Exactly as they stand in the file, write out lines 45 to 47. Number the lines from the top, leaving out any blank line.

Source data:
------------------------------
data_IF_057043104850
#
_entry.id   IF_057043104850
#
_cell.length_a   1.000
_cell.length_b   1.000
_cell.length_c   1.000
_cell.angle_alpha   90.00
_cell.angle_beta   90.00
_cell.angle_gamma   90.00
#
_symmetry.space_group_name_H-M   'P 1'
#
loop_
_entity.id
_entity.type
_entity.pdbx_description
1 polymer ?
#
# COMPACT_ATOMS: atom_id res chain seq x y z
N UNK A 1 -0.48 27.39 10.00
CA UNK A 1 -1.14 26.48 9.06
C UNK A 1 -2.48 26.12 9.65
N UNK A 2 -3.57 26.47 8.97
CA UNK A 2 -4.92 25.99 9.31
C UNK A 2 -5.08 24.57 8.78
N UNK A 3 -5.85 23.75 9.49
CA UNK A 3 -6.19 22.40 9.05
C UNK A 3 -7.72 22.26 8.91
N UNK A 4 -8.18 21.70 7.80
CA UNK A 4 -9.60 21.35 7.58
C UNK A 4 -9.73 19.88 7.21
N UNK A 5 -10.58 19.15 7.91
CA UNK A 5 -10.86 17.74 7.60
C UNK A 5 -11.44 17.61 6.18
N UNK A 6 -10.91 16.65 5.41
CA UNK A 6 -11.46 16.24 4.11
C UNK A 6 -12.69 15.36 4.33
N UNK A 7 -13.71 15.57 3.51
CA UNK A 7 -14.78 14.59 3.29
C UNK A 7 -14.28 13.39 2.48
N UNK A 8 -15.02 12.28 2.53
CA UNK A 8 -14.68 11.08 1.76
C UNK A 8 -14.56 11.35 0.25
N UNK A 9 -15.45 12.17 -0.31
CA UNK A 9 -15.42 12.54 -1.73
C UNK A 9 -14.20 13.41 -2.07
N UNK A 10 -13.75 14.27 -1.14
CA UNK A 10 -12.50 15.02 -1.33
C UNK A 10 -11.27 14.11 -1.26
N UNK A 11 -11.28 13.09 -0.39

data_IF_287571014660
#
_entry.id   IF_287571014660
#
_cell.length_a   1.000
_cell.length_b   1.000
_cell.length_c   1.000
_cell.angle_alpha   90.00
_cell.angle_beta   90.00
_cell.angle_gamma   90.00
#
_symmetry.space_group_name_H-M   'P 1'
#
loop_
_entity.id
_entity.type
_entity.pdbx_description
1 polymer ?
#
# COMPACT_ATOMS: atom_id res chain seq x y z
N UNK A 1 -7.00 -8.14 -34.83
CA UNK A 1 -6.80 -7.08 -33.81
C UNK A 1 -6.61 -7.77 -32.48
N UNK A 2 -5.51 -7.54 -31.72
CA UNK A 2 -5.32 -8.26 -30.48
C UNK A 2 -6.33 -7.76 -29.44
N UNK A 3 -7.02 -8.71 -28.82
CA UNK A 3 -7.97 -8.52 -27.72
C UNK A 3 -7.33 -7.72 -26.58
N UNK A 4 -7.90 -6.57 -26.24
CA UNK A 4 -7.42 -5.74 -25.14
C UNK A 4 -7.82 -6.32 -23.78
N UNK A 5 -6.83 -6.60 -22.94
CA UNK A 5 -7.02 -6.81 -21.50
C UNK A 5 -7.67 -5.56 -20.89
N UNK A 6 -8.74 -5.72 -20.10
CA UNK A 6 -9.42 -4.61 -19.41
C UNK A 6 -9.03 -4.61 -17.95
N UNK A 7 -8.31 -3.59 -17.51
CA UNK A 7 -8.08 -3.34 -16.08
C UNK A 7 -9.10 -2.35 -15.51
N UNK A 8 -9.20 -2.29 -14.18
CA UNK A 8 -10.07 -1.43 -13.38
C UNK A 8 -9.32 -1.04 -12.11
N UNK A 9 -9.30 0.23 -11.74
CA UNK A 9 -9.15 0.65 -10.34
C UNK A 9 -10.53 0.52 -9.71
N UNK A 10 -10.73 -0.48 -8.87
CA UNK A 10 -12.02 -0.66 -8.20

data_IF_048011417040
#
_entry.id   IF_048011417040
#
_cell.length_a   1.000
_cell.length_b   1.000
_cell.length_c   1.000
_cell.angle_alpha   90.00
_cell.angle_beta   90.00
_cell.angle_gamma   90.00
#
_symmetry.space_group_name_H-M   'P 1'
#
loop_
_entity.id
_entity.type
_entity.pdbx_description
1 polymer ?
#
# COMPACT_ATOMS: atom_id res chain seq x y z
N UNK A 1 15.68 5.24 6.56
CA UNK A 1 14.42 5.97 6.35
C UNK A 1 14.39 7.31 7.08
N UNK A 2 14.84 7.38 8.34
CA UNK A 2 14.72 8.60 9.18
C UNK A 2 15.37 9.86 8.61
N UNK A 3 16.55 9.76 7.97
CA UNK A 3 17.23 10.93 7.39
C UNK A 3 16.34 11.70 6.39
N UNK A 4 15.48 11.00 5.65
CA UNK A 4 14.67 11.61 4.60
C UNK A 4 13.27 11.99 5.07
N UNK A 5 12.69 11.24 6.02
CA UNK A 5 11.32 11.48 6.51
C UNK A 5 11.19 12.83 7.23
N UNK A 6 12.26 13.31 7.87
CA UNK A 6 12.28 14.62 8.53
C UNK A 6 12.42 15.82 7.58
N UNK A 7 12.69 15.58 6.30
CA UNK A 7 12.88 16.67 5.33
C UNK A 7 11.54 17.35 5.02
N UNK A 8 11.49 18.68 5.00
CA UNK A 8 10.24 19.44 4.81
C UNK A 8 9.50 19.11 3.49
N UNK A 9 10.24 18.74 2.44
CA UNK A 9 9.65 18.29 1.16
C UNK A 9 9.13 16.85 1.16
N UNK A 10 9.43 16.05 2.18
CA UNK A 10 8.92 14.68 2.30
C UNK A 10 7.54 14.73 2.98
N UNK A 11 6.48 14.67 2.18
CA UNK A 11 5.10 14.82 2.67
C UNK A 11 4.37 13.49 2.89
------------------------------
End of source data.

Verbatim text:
N UNK A 9 -15.45 12.17 -0.31
CA UNK A 9 -15.42 12.54 -1.73
C UNK A 9 -14.20 13.41 -2.07